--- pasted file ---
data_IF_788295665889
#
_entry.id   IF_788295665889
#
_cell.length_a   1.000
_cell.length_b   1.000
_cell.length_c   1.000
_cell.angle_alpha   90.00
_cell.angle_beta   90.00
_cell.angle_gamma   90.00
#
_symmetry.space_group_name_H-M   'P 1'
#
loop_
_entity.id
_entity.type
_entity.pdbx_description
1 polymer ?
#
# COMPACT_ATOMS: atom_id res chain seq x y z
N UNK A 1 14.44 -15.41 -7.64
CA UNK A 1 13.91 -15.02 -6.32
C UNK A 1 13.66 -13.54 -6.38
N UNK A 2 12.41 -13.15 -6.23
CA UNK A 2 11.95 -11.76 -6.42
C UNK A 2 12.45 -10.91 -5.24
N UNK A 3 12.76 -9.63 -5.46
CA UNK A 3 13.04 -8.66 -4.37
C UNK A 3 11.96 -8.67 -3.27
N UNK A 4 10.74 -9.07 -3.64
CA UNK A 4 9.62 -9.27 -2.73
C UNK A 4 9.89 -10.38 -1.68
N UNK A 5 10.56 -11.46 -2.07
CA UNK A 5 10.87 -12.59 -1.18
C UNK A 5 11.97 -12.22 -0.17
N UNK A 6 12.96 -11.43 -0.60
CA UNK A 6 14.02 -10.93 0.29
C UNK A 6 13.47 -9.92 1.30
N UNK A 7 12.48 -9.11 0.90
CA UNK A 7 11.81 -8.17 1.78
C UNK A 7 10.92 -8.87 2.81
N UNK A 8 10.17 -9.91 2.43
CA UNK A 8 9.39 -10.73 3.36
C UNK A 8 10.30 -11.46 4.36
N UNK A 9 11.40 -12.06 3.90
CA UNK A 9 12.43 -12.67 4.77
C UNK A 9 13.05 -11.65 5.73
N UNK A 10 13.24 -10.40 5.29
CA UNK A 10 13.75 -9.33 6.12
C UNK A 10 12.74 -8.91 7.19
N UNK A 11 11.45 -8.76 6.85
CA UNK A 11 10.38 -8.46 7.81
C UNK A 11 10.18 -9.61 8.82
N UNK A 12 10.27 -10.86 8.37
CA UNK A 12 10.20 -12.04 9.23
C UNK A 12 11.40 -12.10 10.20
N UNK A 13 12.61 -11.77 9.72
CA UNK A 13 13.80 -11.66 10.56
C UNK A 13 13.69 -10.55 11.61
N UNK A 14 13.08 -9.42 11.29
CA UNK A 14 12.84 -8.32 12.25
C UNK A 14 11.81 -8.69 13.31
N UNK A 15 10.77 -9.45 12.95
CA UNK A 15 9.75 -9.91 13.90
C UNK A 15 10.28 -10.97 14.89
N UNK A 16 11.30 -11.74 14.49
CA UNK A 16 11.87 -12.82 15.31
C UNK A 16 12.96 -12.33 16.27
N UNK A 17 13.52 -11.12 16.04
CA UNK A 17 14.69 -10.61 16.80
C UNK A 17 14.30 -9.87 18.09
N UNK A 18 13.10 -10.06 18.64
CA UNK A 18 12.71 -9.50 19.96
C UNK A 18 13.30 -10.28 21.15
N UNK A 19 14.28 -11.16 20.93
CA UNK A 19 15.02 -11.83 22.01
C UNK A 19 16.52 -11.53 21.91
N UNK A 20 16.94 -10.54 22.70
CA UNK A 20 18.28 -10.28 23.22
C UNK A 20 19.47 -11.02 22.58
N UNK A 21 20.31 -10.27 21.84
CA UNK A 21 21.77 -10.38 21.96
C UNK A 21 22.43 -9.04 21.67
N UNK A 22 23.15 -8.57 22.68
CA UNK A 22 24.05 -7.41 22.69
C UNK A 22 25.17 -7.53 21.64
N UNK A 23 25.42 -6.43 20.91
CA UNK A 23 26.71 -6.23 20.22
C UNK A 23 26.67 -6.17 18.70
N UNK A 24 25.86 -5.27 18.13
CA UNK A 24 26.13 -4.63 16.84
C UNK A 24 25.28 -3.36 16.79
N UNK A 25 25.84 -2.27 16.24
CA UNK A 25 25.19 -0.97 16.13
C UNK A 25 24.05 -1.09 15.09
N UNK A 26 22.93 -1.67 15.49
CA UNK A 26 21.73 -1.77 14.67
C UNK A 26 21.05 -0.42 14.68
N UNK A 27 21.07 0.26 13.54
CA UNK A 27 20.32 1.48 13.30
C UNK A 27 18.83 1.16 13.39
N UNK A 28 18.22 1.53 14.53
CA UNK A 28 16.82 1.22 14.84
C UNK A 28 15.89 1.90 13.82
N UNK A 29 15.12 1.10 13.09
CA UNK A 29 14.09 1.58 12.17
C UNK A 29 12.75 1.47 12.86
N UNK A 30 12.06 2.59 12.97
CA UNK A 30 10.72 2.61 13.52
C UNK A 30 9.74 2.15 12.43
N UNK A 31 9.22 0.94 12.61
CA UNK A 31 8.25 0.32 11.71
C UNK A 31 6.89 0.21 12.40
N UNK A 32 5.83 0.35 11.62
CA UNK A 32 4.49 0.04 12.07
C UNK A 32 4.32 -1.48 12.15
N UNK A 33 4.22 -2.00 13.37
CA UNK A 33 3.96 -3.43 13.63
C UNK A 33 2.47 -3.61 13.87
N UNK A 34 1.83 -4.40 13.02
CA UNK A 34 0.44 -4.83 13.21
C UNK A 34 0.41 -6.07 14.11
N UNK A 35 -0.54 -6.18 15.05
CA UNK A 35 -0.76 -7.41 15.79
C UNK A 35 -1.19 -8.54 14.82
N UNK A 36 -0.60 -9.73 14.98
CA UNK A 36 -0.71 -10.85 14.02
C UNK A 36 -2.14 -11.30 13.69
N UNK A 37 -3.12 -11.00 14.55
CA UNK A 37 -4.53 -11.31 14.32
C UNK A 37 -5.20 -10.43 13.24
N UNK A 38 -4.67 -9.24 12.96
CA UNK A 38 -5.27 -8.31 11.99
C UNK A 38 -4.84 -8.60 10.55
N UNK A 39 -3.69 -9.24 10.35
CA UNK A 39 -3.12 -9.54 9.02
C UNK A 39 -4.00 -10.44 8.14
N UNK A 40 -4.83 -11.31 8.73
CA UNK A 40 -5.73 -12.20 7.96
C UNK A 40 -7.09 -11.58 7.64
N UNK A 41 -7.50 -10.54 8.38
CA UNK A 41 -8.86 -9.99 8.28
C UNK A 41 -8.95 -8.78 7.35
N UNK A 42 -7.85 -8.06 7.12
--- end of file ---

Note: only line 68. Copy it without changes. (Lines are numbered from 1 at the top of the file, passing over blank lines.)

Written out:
C UNK A 16 12.96 -12.33 16.27